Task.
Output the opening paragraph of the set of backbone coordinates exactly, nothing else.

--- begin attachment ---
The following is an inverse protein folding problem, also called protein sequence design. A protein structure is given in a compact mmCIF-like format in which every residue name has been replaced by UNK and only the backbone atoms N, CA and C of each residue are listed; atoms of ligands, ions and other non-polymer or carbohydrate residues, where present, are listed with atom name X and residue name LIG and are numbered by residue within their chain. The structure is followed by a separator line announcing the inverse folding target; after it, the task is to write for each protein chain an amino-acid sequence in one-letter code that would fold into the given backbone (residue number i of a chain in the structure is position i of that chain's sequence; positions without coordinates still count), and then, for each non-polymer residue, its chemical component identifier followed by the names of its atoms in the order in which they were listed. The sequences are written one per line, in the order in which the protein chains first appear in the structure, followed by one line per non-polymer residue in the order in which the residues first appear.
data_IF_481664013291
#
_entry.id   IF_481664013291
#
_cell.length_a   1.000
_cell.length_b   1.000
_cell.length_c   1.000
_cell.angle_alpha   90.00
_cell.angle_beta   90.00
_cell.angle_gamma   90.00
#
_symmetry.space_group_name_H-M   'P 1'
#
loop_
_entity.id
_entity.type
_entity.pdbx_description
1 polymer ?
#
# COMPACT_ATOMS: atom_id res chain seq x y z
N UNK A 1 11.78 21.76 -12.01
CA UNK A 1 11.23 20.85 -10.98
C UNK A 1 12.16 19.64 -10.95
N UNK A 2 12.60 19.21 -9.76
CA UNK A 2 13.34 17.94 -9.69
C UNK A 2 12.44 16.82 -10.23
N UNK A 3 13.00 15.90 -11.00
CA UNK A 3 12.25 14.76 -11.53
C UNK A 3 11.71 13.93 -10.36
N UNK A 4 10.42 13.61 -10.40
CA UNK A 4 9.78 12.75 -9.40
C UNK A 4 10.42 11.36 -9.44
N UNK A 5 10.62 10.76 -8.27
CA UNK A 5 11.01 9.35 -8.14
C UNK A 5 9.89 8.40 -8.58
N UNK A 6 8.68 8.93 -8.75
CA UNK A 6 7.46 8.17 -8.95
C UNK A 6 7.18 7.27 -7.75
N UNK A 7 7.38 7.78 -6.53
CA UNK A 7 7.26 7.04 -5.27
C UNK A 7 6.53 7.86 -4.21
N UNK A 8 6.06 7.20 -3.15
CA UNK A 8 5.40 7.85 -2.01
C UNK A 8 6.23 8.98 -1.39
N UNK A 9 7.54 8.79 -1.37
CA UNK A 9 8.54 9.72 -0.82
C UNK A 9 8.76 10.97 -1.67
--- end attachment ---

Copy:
The following is an inverse protein folding problem, also called protein sequence design. A protein structure is given in a compact mmCIF-like format in which every residue name has been replaced by UNK and only the backbone atoms N, CA and C of each residue are listed; atoms of ligands, ions and other non-polymer or carbohydrate residues, where present, are listed with atom name X and residue name LIG and are numbered by residue within their chain. The structure is followed by a separator line announcing the inverse folding target; after it, the task is to write for each protein chain an amino-acid sequence in one-letter code that would fold into the given backbone (residue number i of a chain in the structure is position i of that chain's sequence; positions without coordinates still count), and then, for each non-polymer residue, its chemical component identifier followed by the names of its atoms in the order in which they were listed. The sequences are written one per line, in the order in which the protein chains first appear in the structure, followed by one line per non-polymer residue in the order in which the residues first appear.